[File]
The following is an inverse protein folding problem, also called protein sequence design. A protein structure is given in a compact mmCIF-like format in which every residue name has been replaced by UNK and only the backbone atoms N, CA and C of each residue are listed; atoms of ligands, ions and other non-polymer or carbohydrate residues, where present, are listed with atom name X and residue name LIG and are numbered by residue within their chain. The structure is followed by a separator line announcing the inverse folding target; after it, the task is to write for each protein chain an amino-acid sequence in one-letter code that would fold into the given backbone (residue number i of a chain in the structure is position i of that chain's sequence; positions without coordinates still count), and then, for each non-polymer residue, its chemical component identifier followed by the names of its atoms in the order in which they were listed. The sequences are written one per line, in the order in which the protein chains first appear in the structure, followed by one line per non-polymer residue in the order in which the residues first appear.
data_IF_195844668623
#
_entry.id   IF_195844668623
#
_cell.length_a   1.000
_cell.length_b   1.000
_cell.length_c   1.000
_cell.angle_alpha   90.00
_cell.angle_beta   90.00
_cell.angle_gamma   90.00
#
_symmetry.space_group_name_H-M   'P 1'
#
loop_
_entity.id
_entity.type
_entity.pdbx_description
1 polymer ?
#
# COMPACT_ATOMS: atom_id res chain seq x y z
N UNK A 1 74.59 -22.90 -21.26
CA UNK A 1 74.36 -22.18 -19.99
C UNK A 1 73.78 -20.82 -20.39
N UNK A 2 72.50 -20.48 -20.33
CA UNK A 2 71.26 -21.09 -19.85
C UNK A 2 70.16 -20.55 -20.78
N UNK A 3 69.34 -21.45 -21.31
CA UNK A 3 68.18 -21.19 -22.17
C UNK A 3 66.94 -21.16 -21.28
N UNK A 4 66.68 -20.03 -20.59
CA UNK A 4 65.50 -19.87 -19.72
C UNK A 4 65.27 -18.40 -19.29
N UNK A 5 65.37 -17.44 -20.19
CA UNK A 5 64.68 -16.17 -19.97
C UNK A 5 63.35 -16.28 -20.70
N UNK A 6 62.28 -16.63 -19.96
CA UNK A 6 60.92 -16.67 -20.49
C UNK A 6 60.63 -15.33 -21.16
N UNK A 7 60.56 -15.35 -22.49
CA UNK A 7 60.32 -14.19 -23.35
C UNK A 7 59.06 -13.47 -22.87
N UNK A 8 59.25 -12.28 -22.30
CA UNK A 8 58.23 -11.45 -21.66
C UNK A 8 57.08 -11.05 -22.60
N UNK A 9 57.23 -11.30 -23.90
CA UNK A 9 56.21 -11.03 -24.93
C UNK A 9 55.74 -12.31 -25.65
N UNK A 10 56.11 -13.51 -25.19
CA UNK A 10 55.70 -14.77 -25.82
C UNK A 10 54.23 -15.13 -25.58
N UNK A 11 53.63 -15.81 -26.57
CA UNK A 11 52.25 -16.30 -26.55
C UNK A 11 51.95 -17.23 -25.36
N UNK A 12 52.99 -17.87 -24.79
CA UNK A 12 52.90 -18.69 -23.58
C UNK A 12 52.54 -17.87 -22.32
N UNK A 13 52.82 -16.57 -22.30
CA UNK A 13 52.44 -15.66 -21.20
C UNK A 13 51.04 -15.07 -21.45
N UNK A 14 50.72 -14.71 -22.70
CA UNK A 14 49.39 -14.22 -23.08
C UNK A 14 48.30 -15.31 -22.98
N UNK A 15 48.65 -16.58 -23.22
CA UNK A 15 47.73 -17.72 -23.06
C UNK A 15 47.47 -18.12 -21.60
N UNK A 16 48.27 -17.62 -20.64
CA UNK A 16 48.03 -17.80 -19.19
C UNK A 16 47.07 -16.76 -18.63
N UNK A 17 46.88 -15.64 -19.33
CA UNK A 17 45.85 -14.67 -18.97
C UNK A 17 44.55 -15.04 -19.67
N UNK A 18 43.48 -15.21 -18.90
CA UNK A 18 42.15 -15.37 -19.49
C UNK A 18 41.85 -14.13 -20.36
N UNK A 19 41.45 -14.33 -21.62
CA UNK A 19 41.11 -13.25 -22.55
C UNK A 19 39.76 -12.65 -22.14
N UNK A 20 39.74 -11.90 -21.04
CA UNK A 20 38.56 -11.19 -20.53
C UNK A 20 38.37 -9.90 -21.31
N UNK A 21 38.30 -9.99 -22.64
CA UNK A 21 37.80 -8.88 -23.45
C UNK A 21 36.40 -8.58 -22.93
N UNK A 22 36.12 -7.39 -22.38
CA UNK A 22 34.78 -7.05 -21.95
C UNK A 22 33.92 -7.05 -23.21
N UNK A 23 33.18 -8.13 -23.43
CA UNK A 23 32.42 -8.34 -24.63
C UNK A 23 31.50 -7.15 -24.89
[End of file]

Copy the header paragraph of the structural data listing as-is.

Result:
The following is an inverse protein folding problem, also called protein sequence design. A protein structure is given in a compact mmCIF-like format in which every residue name has been replaced by UNK and only the backbone atoms N, CA and C of each residue are listed; atoms of ligands, ions and other non-polymer or carbohydrate residues, where present, are listed with atom name X and residue name LIG and are numbered by residue within their chain. The structure is followed by a separator line announcing the inverse folding target; after it, the task is to write for each protein chain an amino-acid sequence in one-letter code that would fold into the given backbone (residue number i of a chain in the structure is position i of that chain's sequence; positions without coordinates still count), and then, for each non-polymer residue, its chemical component identifier followed by the names of its atoms in the order in which they were listed. The sequences are written one per line, in the order in which the protein chains first appear in the structure, followed by one line per non-polymer residue in the order in which the residues first appear.